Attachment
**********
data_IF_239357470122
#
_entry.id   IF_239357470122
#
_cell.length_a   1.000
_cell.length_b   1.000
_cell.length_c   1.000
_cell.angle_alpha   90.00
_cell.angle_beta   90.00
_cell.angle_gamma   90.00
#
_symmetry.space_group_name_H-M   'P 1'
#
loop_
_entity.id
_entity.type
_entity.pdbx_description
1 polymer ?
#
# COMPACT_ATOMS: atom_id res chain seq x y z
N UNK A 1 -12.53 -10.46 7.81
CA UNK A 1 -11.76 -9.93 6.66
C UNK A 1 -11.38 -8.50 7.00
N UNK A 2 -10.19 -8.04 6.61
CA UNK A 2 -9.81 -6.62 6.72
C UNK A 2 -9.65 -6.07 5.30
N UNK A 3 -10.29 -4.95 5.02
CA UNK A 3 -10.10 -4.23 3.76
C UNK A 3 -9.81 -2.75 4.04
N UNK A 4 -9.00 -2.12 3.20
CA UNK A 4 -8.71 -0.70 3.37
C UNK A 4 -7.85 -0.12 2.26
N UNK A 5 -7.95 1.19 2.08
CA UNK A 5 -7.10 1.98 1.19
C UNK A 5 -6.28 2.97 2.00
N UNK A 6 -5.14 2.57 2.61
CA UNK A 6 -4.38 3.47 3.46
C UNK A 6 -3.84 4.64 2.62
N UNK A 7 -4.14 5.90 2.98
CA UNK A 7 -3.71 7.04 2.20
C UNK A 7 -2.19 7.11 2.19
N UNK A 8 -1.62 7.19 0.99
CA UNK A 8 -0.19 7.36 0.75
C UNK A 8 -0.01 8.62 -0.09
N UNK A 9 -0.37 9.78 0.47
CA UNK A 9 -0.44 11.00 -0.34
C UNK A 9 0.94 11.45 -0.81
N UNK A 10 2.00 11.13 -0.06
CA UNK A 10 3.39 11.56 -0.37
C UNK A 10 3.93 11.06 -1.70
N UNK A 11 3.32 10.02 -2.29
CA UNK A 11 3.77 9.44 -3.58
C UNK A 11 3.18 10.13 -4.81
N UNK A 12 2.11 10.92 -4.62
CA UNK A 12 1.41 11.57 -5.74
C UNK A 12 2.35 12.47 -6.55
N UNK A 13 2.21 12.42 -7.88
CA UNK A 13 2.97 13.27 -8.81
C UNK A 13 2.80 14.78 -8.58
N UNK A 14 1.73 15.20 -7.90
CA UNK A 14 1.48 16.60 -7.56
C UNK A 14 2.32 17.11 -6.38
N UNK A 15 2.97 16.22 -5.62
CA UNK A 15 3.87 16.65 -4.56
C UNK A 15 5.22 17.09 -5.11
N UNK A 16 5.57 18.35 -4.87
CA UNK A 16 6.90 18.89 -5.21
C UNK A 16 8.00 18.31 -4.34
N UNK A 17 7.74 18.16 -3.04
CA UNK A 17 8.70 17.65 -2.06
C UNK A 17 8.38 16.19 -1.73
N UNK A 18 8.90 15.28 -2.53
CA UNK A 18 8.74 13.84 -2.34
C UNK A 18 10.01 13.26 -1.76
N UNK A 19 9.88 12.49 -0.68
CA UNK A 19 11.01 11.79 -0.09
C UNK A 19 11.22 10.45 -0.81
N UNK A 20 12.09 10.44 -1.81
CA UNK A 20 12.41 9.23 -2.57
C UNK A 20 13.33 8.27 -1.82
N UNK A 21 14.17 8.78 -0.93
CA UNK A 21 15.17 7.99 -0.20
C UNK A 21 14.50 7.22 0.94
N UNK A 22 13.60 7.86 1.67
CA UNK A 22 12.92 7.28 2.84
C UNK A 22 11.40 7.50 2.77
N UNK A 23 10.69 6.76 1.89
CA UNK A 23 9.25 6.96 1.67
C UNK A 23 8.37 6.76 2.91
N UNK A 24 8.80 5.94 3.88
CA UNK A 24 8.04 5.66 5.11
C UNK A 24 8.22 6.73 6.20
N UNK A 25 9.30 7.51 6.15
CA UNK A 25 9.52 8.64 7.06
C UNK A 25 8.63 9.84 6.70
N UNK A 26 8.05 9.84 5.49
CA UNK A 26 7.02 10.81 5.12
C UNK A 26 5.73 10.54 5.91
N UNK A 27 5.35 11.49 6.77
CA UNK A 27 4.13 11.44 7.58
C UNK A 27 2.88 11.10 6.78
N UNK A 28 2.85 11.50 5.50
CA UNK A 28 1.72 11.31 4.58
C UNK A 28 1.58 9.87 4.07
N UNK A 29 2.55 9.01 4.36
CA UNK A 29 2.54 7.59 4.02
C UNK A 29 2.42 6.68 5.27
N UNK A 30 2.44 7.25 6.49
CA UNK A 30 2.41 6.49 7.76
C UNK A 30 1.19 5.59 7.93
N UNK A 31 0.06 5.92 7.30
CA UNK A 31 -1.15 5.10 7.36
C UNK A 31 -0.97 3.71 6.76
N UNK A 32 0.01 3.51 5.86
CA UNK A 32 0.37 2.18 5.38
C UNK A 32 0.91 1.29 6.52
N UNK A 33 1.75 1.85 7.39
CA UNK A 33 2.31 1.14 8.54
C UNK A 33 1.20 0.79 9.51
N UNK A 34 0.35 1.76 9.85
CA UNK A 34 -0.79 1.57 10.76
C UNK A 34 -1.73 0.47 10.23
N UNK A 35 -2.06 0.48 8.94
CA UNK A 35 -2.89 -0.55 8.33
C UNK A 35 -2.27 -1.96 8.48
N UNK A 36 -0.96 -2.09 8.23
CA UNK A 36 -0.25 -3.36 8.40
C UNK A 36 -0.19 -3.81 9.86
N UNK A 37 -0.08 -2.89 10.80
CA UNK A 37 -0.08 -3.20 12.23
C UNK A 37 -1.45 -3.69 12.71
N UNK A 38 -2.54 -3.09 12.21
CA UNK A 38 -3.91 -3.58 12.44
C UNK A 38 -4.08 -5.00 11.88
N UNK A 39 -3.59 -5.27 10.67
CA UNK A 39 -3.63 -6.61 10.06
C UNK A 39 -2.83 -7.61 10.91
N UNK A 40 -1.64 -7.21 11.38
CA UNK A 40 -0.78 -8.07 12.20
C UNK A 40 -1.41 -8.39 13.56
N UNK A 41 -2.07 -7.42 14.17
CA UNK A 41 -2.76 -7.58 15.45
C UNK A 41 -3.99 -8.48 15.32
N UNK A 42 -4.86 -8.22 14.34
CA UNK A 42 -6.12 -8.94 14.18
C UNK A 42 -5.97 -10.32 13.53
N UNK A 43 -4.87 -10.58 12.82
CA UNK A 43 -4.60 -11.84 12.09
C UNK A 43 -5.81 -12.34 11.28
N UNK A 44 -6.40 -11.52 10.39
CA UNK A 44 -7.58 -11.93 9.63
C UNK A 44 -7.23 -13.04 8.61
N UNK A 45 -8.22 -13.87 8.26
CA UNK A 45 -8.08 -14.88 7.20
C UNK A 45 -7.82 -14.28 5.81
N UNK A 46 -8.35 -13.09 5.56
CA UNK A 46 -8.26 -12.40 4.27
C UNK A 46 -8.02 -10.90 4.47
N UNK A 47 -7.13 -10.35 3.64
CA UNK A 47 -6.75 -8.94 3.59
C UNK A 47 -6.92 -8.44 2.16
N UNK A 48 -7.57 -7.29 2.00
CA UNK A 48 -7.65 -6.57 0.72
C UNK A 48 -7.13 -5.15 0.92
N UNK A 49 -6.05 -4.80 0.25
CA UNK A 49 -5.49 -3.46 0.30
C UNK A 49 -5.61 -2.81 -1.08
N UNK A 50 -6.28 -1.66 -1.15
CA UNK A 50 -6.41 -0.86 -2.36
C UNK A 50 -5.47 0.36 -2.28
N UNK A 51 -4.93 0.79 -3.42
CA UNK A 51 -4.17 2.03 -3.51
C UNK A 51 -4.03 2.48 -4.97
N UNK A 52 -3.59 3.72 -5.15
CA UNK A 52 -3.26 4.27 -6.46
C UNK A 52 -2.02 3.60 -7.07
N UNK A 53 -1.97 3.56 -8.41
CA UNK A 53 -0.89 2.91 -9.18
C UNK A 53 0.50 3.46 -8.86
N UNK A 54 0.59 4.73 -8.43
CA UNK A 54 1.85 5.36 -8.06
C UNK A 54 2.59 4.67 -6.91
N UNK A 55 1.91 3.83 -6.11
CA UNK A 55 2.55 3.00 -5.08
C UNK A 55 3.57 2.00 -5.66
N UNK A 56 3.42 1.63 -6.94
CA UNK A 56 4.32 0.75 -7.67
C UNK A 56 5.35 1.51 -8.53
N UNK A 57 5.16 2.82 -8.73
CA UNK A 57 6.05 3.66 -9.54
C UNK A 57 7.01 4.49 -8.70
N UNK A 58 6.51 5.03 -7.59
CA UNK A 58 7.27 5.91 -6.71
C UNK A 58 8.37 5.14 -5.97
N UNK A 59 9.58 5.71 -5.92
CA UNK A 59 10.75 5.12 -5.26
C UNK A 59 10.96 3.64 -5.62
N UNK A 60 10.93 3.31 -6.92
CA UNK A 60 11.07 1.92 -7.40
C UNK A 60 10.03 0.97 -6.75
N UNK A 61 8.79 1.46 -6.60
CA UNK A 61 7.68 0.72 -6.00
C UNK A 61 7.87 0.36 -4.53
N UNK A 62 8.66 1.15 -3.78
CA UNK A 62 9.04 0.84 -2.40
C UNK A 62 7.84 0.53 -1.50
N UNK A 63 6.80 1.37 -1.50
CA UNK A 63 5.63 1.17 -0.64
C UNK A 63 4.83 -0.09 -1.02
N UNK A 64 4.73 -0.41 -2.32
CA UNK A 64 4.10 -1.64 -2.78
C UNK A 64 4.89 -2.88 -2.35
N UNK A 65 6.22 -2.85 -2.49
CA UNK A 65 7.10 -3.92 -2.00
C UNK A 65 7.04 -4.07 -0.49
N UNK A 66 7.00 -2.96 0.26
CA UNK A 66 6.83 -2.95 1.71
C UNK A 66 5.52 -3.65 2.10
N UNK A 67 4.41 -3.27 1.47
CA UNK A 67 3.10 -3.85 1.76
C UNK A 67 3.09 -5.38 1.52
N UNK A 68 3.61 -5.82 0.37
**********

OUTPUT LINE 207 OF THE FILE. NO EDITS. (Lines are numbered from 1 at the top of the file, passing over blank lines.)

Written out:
N UNK A 63 6.80 1.37 -1.50